Brad – United We Stand

Brad – United We Stand

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In another realm, Brad would be a super group of inevitable scale. But the band’s spotty and infrequent output hasn’t exactly allowed for a devoted following. No judgment, though; the band’s members include Stone Gossard (Pearl Jam) and Shawn Smith, all of whom keep busy in various musical pursuits. So, a new Brad album is always a special out-of-cycle present and normally a cause for celebration.

Straddling the line between heart-on-sleeve confessional and muscular rock, but never cloying, Brad own the niche between Arcade Fire and Foo Fighters. Which is why it’s so damn upsetting to hear United We Stand fail to deliver on any of Brad’s best elements. The key ingredient has always been Shawn Smith’s soulful vocals, his expressive piano and his knack to lay it all on the table lyrically. He’s no stranger to positivity; you will frequently find references to prayers, love, sunshine, forgiveness and other subjects that would derail lesser bands straight into twee-pop territory. And there’s something about Smith’s tenor that is so irony-free it’s almost heartbreaking like the lovechild of Prince and Van Morrison.

All that is still present on United We Stand, too, but it’s couched in forgettable melodies, non-existent guitar parts and rote drumming. “Miles of Rope” isn’t the strongest song to open an album with; it is Smiths’ strongest vocal performance, but he wastes the intro on “na, na, na’s” and a repetition of “Amen, Amen, Amen” s, as if he knows Brad fans should be pleased with the band’s return. The song stumbles out of the gate (as opposed to some of their more perfect album openers) and the album is off to a poor start. It’s not made better by “Bound In Time,” either: a rehash of staid themes (“how many lives must we lose/ before we understand/ what’s the reason”) that just exists behind a drum beat, bound nowhere. “Diamond Blues” and “Last Bastion” add a little spark to the still unlit fire, but both sound like rock-by-the-numbers. Gossard has been working with same guitar tone for almost 20 years now in Pearl Jam and he’s not about to switch it up here. But it sounds so stock and standard it may as well have been dialed up as a preset in Garage Band.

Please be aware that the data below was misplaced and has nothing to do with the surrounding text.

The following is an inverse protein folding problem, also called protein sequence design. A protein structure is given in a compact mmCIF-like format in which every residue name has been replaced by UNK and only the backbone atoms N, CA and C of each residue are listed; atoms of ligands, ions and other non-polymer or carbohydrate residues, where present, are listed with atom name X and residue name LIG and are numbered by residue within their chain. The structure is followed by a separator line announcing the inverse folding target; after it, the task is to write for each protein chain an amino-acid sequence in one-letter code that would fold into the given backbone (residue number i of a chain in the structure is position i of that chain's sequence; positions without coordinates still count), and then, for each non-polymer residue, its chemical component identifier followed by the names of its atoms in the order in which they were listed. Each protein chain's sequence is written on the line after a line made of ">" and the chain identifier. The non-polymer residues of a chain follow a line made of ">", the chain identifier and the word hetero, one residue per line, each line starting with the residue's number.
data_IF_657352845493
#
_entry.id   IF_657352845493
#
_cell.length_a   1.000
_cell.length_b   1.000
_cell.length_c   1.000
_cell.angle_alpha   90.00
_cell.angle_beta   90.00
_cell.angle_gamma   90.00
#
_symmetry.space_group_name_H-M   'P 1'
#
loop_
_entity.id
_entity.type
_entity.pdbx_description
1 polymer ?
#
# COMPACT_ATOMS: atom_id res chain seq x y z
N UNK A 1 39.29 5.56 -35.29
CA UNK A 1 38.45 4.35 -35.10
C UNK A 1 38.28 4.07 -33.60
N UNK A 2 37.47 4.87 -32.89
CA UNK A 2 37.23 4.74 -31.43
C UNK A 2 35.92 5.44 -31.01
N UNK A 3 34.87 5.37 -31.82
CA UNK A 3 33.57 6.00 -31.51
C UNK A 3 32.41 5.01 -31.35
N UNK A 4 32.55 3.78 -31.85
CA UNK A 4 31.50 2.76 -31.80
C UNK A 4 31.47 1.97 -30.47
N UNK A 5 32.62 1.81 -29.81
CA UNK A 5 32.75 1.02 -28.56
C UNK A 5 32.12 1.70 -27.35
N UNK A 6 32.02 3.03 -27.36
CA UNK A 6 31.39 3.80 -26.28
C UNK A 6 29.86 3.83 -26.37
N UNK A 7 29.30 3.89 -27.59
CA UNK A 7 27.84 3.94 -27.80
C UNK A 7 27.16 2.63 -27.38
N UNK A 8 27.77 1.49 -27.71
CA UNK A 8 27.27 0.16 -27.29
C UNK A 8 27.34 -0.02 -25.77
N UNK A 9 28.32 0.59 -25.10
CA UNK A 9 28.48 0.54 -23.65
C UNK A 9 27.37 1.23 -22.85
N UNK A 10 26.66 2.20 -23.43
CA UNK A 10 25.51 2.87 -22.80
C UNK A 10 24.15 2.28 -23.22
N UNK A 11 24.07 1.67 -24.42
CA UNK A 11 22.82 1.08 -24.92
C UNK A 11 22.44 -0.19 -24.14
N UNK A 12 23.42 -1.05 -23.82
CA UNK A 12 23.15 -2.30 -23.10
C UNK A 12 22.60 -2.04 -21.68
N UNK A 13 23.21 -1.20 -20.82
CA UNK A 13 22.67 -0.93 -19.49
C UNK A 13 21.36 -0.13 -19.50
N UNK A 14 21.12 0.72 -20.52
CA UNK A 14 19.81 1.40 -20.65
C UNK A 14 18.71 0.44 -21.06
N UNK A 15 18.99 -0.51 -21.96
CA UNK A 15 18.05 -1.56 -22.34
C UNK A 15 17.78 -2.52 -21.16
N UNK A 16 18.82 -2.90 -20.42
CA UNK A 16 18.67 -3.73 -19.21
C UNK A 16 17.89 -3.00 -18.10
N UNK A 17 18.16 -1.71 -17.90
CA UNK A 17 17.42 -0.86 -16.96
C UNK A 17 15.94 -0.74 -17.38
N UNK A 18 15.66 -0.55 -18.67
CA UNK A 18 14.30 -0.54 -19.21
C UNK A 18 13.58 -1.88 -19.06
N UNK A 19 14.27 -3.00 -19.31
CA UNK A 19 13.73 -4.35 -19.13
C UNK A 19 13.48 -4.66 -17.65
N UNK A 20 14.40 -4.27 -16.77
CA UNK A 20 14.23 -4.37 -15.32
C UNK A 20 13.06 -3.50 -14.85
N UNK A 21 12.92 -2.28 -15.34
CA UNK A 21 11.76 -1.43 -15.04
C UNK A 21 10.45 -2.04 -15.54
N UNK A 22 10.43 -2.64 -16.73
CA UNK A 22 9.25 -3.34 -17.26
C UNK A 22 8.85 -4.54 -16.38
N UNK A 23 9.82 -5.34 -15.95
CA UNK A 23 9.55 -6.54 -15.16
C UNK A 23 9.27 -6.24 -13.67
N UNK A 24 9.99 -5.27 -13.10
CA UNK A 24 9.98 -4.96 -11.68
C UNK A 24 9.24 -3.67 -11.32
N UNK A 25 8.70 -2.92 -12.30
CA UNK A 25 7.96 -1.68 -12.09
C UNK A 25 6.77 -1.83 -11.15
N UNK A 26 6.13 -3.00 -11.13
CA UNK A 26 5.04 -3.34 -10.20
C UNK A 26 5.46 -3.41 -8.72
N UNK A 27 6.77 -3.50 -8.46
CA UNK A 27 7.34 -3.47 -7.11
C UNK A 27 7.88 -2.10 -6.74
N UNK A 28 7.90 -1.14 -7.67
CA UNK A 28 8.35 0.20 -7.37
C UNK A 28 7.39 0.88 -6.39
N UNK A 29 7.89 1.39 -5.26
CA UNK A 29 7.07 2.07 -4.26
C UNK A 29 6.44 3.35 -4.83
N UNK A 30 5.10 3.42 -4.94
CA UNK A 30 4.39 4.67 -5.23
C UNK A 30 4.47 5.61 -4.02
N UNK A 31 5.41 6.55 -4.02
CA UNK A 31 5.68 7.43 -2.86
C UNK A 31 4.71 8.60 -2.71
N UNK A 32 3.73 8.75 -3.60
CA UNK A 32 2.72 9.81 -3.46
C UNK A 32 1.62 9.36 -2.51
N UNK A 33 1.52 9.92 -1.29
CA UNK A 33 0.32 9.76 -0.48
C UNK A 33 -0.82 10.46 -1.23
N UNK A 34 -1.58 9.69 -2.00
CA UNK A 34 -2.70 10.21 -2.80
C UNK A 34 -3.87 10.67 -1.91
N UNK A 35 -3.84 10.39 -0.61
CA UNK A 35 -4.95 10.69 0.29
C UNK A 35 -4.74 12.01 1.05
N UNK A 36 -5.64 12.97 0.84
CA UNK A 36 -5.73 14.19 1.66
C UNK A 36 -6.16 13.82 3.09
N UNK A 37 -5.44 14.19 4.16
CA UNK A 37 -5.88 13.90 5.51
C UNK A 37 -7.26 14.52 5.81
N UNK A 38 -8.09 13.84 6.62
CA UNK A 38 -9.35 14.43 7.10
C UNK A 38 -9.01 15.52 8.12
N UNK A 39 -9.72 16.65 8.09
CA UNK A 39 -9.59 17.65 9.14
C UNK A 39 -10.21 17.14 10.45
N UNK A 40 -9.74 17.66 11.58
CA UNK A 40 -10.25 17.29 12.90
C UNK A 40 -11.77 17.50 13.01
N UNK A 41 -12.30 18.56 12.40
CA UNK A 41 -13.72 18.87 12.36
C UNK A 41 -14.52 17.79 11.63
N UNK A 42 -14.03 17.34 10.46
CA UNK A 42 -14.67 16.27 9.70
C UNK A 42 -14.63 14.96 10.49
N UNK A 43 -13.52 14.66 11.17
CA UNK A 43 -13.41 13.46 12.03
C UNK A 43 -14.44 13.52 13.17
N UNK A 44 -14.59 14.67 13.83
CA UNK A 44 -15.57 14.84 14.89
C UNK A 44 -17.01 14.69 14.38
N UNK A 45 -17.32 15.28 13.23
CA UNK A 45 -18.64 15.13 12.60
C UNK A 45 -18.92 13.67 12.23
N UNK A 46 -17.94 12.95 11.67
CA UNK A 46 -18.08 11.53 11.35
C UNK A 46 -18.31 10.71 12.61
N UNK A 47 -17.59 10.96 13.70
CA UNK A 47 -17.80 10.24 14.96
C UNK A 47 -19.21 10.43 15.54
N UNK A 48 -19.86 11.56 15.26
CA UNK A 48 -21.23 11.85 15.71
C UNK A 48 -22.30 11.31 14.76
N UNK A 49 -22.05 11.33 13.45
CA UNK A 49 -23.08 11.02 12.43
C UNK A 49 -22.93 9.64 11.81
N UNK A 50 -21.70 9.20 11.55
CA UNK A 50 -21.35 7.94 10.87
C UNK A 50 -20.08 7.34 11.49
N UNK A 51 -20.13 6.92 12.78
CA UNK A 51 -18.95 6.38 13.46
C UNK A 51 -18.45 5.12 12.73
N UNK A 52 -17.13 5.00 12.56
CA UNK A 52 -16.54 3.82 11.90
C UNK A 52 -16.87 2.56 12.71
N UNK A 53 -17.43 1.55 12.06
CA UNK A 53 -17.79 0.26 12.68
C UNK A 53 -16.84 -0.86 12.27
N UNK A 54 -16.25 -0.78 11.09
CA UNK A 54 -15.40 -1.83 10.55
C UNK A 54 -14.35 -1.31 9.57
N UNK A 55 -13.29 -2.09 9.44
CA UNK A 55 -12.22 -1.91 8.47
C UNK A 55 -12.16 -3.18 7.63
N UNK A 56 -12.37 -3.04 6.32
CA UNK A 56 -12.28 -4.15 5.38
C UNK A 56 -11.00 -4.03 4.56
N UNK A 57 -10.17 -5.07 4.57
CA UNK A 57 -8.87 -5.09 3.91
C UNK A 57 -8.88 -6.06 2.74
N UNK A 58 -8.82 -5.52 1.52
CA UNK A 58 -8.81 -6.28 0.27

“Needle and Thread” brings some musical complexity back into the mix by offering a well-thought song structure and, of course, Smith doing what he does best on the keys and vocals. And “Through the Day,” despite Smith’s proclivity for mumbling his vocals, is a hell of a piano ballad to end up on. It fades away like bells in the fog, hinting at what could have been.

Given the album’s title and cover, as well as some oddly telling song titles like “Tea Bag,” I suspected that Brad might be offering up some political critique. No such evidence, though, unless you count Smiths’ standard questioning of why we can’t all “trust our fellow man.” United We Stand sounds formulaic, in need of a sharp shot in the arm. And for Brad, who’s output is already tragically sparse, that’s a cardinal sin.


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